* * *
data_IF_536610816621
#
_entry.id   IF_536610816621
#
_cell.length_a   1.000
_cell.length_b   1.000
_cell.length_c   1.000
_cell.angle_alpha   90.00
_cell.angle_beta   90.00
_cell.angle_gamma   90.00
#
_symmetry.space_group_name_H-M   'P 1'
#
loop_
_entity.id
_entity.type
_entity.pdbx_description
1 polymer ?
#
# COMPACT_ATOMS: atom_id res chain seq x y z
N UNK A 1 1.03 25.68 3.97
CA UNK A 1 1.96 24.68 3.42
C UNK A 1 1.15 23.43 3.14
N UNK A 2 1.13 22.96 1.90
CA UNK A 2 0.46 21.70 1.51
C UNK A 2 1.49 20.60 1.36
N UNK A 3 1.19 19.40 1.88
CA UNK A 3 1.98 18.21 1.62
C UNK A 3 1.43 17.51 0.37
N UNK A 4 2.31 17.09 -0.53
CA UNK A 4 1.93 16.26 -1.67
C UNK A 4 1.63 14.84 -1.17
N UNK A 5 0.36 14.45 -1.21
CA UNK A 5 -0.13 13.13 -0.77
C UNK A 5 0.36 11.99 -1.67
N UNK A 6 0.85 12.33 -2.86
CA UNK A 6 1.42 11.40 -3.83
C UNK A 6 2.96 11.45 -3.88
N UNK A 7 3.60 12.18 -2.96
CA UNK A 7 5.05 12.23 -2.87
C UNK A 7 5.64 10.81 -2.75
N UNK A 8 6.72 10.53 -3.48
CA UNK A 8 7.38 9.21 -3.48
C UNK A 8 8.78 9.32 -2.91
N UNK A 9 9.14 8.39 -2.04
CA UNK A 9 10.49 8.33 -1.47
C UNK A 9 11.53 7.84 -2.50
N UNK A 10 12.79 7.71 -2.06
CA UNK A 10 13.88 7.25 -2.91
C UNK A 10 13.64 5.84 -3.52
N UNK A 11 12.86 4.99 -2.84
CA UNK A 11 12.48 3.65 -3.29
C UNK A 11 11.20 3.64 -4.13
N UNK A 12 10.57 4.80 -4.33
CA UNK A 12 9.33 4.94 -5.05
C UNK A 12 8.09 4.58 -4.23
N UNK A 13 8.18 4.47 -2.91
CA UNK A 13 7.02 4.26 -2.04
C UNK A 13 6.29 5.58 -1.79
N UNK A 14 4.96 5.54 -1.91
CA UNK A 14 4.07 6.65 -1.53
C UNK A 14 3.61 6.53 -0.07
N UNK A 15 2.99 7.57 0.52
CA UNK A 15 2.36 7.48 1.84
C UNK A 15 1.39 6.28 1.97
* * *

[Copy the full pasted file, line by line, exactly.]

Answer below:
data_IF_536610816621
#
_entry.id   IF_536610816621
#
_cell.length_a   1.000
_cell.length_b   1.000
_cell.length_c   1.000
_cell.angle_alpha   90.00
_cell.angle_beta   90.00
_cell.angle_gamma   90.00
#
_symmetry.space_group_name_H-M   'P 1'
#
loop_
_entity.id
_entity.type
_entity.pdbx_description
1 polymer ?
#
# COMPACT_ATOMS: atom_id res chain seq x y z
N UNK A 1 1.03 25.68 3.97
CA UNK A 1 1.96 24.68 3.42
C UNK A 1 1.15 23.43 3.14
N UNK A 2 1.13 22.96 1.90
CA UNK A 2 0.46 21.70 1.51
C UNK A 2 1.49 20.60 1.36
N UNK A 3 1.19 19.40 1.88
CA UNK A 3 1.98 18.21 1.62
C UNK A 3 1.43 17.51 0.37
N UNK A 4 2.31 17.09 -0.53
CA UNK A 4 1.93 16.26 -1.67
C UNK A 4 1.63 14.84 -1.17
N UNK A 5 0.36 14.45 -1.21
CA UNK A 5 -0.13 13.13 -0.77
C UNK A 5 0.36 11.99 -1.67
N UNK A 6 0.85 12.33 -2.86
CA UNK A 6 1.42 11.40 -3.83
C UNK A 6 2.96 11.45 -3.88
N UNK A 7 3.60 12.18 -2.96
CA UNK A 7 5.05 12.23 -2.87
C UNK A 7 5.64 10.81 -2.75
N UNK A 8 6.72 10.53 -3.48
CA UNK A 8 7.38 9.21 -3.48
C UNK A 8 8.78 9.32 -2.91
N UNK A 9 9.14 8.39 -2.04
CA UNK A 9 10.49 8.33 -1.47
C UNK A 9 11.53 7.84 -2.50
N UNK A 10 12.79 7.71 -2.06
CA UNK A 10 13.88 7.25 -2.91
C UNK A 10 13.64 5.84 -3.52
N UNK A 11 12.86 4.99 -2.84
CA UNK A 11 12.48 3.65 -3.29
C UNK A 11 11.20 3.64 -4.13
N UNK A 12 10.57 4.80 -4.33
CA UNK A 12 9.33 4.94 -5.05
C UNK A 12 8.09 4.58 -4.23
N UNK A 13 8.18 4.47 -2.91
CA UNK A 13 7.02 4.26 -2.04
C UNK A 13 6.29 5.58 -1.79
N UNK A 14 4.96 5.54 -1.91
CA UNK A 14 4.07 6.65 -1.53
C UNK A 14 3.61 6.53 -0.07
N UNK A 15 2.99 7.57 0.52
CA UNK A 15 2.36 7.48 1.84
C UNK A 15 1.39 6.28 1.97